- Researcher Qualifications: Researchers must be affiliated with an academic institution, and either hold a PhD or be currently pursuing a PhD in a relevant discipline. They must demonstrate experience in field research and randomized evaluations and have sector expertise.
- Successful applications will come from researchers with a track record of published field experiments in top outlets.
- Practitioners and institutions that implement interventions should partner with academics with strong track records implementing similar research studies in order to apply for funding. IPA’s P&R Program is available to support matchmaking with researchers.
- Successful applicants will have a research team or staff that has the necessary experience to study the emergency response. As a result, interdisciplinary teams are encouraged.
Projects are assessed against five, equally weighted evaluation criteria:
- Academic contribution
- Does the study make a significant contribution toward advancing knowledge in the field? Does it answer new questions or introduce novel methods, measures, or interventions? Is there academic relevance? How does the study compare with the existing body of research? Does the research strategy provide a bridge between a practical experiment and underlying economic theories?
- Policy relevance
- Does the study address the priority questions outlined in the P&R Guiding Principles and Funding Priorities document? Will results from the intervention have generalizable implications? How, if at all, will the “lessons learned” have relevance beyond this test case? Is there demand from policymakers for more/better information to influence their decisions in this area? Is there potential for the implementing partner to scale up this intervention?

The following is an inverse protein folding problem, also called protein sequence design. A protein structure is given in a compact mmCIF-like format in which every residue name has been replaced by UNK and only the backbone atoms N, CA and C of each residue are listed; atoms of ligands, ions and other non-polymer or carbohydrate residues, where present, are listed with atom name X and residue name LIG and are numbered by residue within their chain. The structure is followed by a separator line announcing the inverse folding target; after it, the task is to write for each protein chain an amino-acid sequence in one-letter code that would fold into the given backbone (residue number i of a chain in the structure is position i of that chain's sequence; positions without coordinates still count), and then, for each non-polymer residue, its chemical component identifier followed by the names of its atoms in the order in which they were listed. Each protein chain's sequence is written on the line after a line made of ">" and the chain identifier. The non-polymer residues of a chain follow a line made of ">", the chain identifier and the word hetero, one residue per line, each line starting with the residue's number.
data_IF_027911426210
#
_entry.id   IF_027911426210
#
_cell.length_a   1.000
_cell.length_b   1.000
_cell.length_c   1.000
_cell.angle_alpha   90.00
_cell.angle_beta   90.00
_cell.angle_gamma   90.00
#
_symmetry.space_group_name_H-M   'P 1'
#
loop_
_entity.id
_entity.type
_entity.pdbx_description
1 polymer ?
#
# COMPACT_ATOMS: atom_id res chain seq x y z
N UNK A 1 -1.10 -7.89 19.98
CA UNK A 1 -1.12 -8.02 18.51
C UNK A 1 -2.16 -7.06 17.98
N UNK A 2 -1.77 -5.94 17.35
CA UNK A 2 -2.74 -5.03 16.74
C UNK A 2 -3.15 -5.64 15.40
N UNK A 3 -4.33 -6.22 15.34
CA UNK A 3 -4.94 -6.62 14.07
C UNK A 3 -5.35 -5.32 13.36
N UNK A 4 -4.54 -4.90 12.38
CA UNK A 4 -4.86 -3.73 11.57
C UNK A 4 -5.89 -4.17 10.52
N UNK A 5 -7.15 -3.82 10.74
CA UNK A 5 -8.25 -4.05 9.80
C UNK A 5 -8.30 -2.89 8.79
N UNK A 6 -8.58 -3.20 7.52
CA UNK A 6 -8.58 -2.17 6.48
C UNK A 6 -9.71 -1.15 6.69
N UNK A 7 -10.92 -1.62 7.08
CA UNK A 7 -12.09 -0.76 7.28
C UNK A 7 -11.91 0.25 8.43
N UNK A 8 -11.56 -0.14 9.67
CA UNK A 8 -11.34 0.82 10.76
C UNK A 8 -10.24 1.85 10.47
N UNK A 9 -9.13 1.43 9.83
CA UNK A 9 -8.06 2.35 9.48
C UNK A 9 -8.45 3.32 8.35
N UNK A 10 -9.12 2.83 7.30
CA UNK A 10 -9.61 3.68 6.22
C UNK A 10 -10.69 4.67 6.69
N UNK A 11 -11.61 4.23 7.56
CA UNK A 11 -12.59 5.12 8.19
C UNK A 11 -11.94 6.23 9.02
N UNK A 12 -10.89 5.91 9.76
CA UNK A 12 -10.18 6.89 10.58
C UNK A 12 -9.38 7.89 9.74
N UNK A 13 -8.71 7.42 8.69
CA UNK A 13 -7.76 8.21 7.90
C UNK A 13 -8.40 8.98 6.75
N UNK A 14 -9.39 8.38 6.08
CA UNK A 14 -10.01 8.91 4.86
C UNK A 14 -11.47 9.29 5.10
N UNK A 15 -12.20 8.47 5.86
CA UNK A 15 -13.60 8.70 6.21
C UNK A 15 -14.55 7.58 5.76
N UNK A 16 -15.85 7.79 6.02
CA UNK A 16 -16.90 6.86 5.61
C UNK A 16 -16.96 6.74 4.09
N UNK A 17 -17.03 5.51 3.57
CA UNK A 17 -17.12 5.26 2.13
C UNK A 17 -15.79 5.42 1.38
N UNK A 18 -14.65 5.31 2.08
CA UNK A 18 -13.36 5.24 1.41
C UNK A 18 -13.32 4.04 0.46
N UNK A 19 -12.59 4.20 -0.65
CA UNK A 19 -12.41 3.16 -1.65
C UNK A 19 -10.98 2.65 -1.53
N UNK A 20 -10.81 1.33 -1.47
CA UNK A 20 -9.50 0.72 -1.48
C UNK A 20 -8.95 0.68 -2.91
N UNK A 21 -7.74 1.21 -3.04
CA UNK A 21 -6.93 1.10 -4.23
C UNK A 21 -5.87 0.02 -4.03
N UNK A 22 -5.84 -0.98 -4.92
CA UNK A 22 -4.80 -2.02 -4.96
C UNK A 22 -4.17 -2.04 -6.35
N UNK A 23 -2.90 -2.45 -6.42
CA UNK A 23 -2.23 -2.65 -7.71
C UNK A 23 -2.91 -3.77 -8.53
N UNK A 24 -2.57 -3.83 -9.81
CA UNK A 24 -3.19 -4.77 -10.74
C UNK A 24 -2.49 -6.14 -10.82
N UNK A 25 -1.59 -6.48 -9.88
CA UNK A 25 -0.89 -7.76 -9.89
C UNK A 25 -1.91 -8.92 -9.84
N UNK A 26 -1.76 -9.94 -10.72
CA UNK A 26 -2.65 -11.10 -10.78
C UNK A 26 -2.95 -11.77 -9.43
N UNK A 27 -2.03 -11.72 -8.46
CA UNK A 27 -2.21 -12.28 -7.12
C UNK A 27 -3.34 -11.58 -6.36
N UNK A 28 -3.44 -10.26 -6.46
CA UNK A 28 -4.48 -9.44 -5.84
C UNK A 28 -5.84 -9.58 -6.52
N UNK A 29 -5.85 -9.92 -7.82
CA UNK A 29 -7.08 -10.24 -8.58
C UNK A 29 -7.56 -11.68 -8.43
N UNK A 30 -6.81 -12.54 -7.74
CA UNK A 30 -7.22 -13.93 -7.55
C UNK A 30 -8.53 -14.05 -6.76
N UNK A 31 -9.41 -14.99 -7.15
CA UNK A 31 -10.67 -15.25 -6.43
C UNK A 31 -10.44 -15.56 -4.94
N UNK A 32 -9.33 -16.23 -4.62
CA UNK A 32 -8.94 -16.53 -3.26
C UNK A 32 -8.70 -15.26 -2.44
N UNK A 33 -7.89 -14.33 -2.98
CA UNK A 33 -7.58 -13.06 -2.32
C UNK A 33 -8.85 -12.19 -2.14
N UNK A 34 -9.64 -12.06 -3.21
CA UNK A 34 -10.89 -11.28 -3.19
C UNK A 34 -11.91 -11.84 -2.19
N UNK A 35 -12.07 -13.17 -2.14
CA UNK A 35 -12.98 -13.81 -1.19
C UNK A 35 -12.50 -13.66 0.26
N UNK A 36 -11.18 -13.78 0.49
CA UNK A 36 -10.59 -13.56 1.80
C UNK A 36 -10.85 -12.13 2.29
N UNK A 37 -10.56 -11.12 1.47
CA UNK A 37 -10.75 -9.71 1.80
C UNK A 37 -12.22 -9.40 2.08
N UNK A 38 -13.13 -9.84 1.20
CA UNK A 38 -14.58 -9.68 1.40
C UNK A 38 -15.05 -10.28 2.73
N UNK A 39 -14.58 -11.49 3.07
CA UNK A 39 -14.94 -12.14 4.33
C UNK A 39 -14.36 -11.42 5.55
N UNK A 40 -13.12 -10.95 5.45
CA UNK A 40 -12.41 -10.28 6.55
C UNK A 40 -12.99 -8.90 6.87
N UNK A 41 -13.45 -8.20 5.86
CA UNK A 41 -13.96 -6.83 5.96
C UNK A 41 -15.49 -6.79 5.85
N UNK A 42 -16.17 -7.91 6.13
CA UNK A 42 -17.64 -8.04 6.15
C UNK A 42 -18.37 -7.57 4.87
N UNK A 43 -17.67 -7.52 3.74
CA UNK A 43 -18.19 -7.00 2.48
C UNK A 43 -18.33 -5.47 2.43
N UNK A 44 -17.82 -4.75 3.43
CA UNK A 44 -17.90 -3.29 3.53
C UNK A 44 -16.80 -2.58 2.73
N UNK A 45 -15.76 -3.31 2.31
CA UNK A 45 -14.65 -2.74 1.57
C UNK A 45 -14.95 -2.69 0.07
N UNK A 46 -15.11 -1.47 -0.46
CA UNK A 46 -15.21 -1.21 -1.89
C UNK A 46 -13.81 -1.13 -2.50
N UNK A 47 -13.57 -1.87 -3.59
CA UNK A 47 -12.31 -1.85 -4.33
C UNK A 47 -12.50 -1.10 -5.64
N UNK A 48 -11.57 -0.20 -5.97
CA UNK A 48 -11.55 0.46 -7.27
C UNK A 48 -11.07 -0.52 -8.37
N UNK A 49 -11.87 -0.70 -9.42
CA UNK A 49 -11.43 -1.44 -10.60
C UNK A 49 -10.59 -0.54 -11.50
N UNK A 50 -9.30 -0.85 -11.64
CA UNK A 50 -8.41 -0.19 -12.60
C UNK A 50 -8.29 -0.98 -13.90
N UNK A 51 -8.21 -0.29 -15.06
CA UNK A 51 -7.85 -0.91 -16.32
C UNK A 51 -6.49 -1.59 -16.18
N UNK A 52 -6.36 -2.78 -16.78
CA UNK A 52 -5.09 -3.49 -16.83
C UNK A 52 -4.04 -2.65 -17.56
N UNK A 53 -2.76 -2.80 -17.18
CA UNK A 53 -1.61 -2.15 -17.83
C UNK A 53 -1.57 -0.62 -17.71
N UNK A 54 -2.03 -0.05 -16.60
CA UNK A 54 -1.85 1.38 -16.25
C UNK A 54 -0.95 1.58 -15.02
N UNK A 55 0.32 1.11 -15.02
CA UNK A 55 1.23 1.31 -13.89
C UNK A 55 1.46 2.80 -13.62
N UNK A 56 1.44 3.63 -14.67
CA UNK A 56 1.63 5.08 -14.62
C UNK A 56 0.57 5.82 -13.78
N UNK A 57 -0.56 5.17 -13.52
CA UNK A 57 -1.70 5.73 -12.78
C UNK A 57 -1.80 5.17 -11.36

- Technical design
- Does the research design appropriately answer the questions outlined in the proposal? Are there threats that could compromise the validity of results? If so, does the proposal sufficiently address those threats? What changes could the researchers make to improve the design? For full study proposals, are there sufficiently detailed power calculations?
- Project viability
- Is the relationship with the implementing partner strong and likely to endure through the entire study? What is the credibility and policy influence of the implementing partner? Are there any other logistical or political obstacles that might threaten the completion of the study, for example, government authorization or Human Subjects review? For pilots, do researchers describe how piloting activities would inform a full-scale randomized evaluation? Does the research team have a track record of implementing successful projects similar to the one being proposed?
- Value of research
- Is the cost of the study commensurate with the value of expected contributions to science and policy? Does the study leverage funding from other sources?
For more information, visit https://www.poverty-action.org/program-area/peace-and-recovery/competitive-fund-peace-and-recovery